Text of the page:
VAXen and minimal memory (was Re: The PDP11/04 has landed..)
Jerome H. Fine
jhfinedp3k at compsys.to
Thu Feb 11 19:39:32 CST 2016
>Rich Alderson wrote:
>From: Jerome H. Fine
>Sent: Thursday, February 11, 2016 8:56 AM
>>>Jon Elson wrote:
>>>We paid somewhere between 200 and 250K for our first 11/780. We had
>>>an RM05 and a TU77, and 256 KB of memory. It was a pretty basic
>>>system, but ran rings around the campus 360/65 system. We also had a
>>>pair of 370/145's that were an expensive joke. (The 360/65 ran rings
>>>around BOTH of them. They ran time sharing on them, limited to 4
>>>users/machine. We often had 8+ users plus batch jobs running on our
>>Any idea about the date of when VMS could do that with a VAX?
>From the very beginning? That is, 25 October 1977?
Since your answer seems to be an unstated question, I will attempt to
answer what you might have inferred. I was just attempting to note that
the CDC 3300 hardware was able to support that function more than a
DECADE earlier. By 1967 when I arrived, the system had already been
running for quite a while in support of many engineers who required access
to a computer that avoided the punch card route followed by submitting
the cards to the batch queue - and waiting - and waiting.
Access to an editor to compose the file followed by immediate placement
into the job queue was a huge improvement in the mid 1960s.
>VMS was built from the get-go as a timesharing operating system with a
>virtual memory architecture. It was not the best of such, nor was the
>hardware done particularly well (a VM system with no Page-Modified bit
>in hardware? seriously???), but it was certainly capable of handling
>that many users (and more, depending on job mix).
Agreed! But when you discuss the VAX and VMS, that is a decade later.
As long as the Cyber 3300 was able to get the job done in 1966, then a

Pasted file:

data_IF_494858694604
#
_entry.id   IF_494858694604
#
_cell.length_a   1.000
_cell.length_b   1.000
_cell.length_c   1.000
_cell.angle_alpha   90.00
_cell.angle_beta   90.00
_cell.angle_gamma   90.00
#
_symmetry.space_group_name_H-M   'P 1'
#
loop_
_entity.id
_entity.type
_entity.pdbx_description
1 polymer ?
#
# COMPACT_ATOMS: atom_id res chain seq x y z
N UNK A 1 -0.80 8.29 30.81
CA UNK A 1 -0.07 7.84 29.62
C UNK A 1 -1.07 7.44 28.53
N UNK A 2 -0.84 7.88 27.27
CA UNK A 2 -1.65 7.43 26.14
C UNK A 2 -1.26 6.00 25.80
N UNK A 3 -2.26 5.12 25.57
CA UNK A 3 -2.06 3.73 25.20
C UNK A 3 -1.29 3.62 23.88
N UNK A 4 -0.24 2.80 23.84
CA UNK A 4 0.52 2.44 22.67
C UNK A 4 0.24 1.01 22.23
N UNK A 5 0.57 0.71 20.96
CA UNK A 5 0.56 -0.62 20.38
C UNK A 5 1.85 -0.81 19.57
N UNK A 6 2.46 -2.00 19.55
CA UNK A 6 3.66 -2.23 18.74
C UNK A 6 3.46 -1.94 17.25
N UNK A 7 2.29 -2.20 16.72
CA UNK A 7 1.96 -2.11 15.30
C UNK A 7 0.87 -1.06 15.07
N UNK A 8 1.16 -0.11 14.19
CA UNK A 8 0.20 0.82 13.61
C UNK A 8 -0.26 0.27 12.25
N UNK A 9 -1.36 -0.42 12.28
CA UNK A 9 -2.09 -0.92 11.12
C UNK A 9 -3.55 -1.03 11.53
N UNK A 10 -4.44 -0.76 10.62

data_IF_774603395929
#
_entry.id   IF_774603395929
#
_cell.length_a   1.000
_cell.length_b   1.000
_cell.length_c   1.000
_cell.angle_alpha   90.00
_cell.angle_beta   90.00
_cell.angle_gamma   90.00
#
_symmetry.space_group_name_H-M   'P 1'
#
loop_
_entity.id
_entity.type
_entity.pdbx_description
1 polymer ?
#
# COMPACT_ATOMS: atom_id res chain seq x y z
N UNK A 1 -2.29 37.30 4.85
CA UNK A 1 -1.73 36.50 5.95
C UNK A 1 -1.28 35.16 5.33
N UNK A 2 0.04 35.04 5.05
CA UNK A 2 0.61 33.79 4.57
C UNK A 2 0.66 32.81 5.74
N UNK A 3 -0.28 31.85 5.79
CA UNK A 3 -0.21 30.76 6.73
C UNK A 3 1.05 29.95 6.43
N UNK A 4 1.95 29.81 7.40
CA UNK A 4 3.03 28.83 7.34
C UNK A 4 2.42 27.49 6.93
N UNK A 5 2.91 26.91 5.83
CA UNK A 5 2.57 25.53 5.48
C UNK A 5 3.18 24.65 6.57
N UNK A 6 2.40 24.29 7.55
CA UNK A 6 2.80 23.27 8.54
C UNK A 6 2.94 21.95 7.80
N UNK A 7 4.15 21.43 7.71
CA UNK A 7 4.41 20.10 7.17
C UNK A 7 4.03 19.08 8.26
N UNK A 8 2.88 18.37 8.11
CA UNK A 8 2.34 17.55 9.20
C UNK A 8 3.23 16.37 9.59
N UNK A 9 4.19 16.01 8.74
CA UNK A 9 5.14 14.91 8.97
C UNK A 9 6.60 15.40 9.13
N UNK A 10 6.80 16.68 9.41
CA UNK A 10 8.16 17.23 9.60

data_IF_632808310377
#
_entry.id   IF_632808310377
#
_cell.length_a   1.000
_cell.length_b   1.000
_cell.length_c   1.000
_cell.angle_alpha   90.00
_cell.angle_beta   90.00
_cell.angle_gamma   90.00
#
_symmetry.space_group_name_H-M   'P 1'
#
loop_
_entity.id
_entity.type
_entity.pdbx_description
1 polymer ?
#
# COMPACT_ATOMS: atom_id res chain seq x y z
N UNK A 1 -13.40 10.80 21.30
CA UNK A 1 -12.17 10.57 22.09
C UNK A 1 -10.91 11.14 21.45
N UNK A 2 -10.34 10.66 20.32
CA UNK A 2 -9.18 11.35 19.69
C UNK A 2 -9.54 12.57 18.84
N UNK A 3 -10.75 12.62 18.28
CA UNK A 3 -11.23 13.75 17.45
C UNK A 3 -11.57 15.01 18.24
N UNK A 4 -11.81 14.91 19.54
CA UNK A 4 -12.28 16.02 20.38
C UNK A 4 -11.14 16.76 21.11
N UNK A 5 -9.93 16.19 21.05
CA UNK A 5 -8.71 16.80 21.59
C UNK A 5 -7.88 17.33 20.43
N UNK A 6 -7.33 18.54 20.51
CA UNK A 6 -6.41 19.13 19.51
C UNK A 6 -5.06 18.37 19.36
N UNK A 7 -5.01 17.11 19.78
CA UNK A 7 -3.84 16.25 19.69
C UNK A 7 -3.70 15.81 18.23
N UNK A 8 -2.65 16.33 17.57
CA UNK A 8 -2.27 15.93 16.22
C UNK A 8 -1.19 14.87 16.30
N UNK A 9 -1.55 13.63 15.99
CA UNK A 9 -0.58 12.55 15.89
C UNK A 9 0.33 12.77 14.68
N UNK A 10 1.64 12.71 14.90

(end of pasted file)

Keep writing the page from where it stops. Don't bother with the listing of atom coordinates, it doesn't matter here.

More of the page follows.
quibble over implementation more than 10 years earlier seems a bit silly.
>So what was your question, really?
I did not have a question! You made your answer into a question
with your TWO question marks.
> Other timesharing systems existed, yes, but they were RPQ add-ons to
> standard batch-oriented hardware. Timesharing was built in on the PDP-6
> factory floor.
If by factory floor, you mean where the hardware was built, then based
on 55 years of developing programs, I disagree. "Timesharing", in my
opinion, is a result of the operating system software. For example,
RT-11 running on a PDP-11/73 (or faster CPU) is certainly NOT
designed to be a timesharing operating system, although under very
specific conditions it can operate in that manner. TSX-Plus will
execute on the identical hardware and have excellent performance
as a true timesharing operating system.
But the PDP-11 did not become the powerful computer that it
eventually became until at least about 1980. When RSTS/E was
combined with that level of hardware, it was able to support
timesharing as well. At this point when it is possible to run
RSTS/E on hardware that runs 100 times as fast as a PDP-11/93,
staying with RSTS/E makes sense for applications that are still
basically the same after 30 years.
So, back to my original statement which comments on much praising
of a VAX supporting editing sessions (along with running the programs
which were produced) around the mid 1970s. I doubt that the original
1.0 VMS handled timesharing very well. So I don't believe it was
unreasonable to make a statement that the same functions were available
more than a DECADE previously on a Cyber 3300 even though, as
you point out, the operating system in the mid 1960s was probably still
at the level of RT-11 as opposed to TSX-Plus.
I don't remember if the Cyber 3300 hardware even survived more than
10 years, but I suspect if it did, then by the mid 1970s it would have also
evolved into something that was much better than 10 years earlier.
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